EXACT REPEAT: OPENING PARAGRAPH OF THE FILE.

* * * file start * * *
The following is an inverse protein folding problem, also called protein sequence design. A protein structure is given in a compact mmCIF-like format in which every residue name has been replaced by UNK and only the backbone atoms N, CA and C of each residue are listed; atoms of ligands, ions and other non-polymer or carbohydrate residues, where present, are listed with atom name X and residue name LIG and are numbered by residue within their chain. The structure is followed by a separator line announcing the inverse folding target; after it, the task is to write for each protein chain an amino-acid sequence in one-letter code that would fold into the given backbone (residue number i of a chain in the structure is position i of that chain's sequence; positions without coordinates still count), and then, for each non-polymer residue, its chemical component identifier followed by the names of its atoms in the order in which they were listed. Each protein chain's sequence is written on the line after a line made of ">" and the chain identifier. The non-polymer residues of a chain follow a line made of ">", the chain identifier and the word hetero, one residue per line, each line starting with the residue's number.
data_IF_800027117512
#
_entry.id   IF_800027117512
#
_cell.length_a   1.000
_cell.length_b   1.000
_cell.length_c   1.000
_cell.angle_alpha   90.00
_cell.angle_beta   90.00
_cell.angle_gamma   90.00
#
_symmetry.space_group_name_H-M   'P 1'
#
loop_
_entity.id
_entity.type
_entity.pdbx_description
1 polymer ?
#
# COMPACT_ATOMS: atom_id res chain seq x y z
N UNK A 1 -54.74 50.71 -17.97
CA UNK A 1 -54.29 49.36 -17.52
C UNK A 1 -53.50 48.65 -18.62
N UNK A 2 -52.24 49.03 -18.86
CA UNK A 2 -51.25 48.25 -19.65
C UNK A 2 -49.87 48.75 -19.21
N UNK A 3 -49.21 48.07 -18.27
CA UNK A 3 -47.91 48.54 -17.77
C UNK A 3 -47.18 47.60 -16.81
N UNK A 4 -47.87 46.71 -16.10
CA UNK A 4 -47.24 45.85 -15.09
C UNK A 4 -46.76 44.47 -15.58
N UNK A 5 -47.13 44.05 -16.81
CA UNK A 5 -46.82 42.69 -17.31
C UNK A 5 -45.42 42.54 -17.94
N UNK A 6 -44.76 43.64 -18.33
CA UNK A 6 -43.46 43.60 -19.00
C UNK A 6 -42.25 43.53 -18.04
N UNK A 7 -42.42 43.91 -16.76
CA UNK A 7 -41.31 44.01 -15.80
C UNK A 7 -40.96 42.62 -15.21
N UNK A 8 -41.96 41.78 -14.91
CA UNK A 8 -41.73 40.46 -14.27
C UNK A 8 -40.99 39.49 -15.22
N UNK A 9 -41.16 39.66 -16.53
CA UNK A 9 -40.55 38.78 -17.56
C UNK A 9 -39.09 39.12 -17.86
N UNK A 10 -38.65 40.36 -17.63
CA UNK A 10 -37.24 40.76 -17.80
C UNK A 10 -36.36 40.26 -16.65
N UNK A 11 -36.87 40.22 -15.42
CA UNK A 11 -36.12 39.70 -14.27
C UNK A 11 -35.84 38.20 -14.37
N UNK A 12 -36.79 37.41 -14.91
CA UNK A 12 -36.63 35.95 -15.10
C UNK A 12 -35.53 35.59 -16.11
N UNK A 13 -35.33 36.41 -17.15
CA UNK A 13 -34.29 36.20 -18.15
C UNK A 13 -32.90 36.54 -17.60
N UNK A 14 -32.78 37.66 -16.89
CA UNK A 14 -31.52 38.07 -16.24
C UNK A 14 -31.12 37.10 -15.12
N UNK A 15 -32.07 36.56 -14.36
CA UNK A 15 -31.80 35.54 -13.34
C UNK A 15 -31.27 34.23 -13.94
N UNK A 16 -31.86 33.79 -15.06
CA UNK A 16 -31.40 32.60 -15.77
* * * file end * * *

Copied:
The following is an inverse protein folding problem, also called protein sequence design. A protein structure is given in a compact mmCIF-like format in which every residue name has been replaced by UNK and only the backbone atoms N, CA and C of each residue are listed; atoms of ligands, ions and other non-polymer or carbohydrate residues, where present, are listed with atom name X and residue name LIG and are numbered by residue within their chain. The structure is followed by a separator line announcing the inverse folding target; after it, the task is to write for each protein chain an amino-acid sequence in one-letter code that would fold into the given backbone (residue number i of a chain in the structure is position i of that chain's sequence; positions without coordinates still count), and then, for each non-polymer residue, its chemical component identifier followed by the names of its atoms in the order in which they were listed. Each protein chain's sequence is written on the line after a line made of ">" and the chain identifier. The non-polymer residues of a chain follow a line made of ">", the chain identifier and the word hetero, one residue per line, each line starting with the residue's number.